Morning post, Chip Merlin will be speaking on the hottest topics and fastest trends in property insurance claims assessment next Monday afternoon in the Motor City, may cause some readers to wonder about Michigan’s insurance law regarding appraisal. A quick search of this blog shows that it has been a decade since we wrote, Michigan Court, inspired by Florida case, rules in favor of policyholder and approves Public Adjuster in Appraisal Matter, Part IIon Michigan insurance assessments.
A relevant update on Michigan insurance assessment involves a federal case with State Farm and Michigan̵7;s standard fire policy.1 The court was concerned with State Farm’s policy language regarding appraisal, which differed from the statutory language of Michigan’s standard fire insurance policy. On this point, the court held that State Farm’s policy provisions must give way to Michigan’s statutory policy provisions:
With one exception, the assessment provisions relied on by the plaintiff violate MCL 500.2833(1)(m) and Void as Against Public Policy
As noted below, with one exception, the provisions of Policy Form HW-2122 cited by plaintiffs make the appraisal process far more burdensome than the Michigan legislature intended. As such, they are in violation of MCL 500.2833(1) (m) and void as contrary to public policy.
Interestingly, the decision confirmed that under the standard fire policy in Michigan, appraisers can be retained on a contingent fee agreement:
According to MCL 500.2833(1)(m), “the independent appraiser may be biased against the party employing and paying him, so long as he retains the ability to base his recommendation on his own judgment.”… An appraiser is not disqualified for has ‘previously served as [an] adjuster[ ].’ An appraiser is also not disqualified for having some financial interest in the outcome of the appraisal process. Looks White v. State Farm & Cas. Co., 293 Mich. App. 419, 809 NW2d 637 (2011) (noting that “appraisers in Michigan are not considered quasi-judges” and “hold[ing] that a contingency fee agreement does not prevent an appraiser from being “independent” under MCL 500.2833(1)(m)’). Accordingly, as applied to assessments, the above limitations in Policy Form HW-2122 are in violation of MCL 500.2833(1)(m) and are void.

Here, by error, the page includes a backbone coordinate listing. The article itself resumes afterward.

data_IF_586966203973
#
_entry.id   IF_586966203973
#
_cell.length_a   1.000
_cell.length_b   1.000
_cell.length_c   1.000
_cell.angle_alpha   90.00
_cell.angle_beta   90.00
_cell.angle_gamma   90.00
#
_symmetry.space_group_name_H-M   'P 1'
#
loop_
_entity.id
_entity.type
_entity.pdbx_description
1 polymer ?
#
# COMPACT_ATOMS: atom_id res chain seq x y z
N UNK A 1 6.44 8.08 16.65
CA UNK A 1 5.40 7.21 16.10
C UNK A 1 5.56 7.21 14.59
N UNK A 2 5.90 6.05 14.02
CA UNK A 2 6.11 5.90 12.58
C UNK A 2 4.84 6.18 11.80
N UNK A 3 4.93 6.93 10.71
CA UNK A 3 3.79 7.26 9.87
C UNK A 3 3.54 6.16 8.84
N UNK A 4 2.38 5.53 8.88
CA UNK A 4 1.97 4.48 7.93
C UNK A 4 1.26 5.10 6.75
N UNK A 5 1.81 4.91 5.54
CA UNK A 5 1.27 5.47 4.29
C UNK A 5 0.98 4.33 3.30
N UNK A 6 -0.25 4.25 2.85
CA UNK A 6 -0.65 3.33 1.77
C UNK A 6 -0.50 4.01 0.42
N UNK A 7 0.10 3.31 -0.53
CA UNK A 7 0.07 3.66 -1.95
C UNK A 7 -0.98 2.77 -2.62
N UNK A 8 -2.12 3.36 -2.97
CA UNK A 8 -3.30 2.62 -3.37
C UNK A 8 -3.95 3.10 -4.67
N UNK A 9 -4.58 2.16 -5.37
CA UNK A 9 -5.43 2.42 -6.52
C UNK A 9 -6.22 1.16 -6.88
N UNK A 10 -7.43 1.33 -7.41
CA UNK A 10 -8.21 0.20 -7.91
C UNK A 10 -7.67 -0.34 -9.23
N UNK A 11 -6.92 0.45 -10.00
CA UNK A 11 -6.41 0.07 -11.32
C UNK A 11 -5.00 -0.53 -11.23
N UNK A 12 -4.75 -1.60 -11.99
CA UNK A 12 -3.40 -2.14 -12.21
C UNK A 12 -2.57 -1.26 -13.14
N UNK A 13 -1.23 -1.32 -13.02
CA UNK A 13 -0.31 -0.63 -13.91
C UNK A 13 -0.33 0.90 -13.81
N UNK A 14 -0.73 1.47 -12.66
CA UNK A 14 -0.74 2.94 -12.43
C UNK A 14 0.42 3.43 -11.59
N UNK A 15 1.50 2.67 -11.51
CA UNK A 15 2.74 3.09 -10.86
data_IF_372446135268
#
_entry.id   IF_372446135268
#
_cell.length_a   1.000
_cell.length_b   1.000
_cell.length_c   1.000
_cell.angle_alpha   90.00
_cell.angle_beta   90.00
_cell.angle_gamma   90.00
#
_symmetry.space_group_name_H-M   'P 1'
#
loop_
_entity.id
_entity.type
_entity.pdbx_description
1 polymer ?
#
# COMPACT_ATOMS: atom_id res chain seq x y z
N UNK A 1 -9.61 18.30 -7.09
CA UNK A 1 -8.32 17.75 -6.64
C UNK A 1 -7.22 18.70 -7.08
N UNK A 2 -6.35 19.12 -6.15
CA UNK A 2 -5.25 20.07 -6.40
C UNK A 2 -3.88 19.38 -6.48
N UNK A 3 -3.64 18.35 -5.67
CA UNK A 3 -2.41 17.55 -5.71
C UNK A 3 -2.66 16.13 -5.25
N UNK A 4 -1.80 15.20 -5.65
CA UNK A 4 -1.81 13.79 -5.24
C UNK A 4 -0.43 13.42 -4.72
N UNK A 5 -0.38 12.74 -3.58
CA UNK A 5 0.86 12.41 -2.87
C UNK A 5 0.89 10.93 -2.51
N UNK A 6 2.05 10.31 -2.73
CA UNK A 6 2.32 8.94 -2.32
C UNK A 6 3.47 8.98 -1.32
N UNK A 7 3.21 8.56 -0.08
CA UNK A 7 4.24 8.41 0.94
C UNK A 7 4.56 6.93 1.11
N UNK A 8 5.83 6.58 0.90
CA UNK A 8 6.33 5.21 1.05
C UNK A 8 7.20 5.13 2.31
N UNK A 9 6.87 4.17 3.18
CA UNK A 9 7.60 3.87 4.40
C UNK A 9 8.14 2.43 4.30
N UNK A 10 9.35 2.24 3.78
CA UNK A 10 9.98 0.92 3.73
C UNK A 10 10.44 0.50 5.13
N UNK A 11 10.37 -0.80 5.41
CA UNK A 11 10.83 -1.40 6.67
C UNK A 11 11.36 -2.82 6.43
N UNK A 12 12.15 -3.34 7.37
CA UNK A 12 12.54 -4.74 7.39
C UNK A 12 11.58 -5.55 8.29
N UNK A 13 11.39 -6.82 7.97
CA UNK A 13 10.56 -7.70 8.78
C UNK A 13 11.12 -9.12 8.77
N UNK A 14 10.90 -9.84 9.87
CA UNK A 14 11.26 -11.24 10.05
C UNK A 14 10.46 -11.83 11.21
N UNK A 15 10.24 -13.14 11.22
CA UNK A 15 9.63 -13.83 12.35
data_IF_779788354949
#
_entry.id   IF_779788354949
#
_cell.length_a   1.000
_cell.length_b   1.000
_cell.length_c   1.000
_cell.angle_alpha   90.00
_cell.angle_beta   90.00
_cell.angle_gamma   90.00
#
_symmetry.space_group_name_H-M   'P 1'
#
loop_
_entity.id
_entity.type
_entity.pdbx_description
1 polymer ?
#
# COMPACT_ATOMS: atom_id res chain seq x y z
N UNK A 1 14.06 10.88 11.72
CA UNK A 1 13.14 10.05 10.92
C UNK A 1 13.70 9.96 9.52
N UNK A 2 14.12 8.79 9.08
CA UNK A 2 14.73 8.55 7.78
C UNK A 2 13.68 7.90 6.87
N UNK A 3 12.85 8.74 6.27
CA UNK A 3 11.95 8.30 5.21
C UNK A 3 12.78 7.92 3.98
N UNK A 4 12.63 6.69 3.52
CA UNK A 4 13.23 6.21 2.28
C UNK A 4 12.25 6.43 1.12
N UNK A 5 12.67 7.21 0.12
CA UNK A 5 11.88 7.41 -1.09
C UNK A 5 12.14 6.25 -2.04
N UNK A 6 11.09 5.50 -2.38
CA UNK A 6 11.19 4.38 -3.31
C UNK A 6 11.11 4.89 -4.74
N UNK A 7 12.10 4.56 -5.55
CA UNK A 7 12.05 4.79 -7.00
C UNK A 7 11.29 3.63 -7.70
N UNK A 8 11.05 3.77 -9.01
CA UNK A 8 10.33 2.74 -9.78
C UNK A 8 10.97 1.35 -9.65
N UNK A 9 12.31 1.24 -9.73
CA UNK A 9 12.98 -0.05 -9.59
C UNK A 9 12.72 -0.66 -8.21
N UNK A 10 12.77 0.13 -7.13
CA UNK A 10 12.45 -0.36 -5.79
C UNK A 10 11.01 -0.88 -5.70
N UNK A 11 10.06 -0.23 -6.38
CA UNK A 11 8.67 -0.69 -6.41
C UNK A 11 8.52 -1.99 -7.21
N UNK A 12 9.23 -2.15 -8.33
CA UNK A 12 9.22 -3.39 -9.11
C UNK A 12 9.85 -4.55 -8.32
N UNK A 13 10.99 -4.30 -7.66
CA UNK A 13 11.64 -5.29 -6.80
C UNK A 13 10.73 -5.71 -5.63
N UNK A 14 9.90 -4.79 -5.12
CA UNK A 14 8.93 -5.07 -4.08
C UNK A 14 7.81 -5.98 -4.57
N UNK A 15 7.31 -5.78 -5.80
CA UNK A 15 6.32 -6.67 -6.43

This case will apparently be discussed in more detail next Monday and Tuesday at the IAUA event. I hope to see you there.
It is important to note that State Farm now has a specialized claims department that works with assessments. If you are involved in a State Farm assessment, you must read State Farm Operation Guide Regarding Appraisall. Another relevant post regarding State Farm’s assessment methodology is Why has State Farm stopped paying awards.
Afternoon thought about Michigan
Everything I’ve done in my career has started in and around Detroit, you know, the metro area and Michigan.
– Kid Rock
1 Hart v. State Farm Fire & Cas. Co.556 F.Supp.3d 735 (ED Mich. 2021).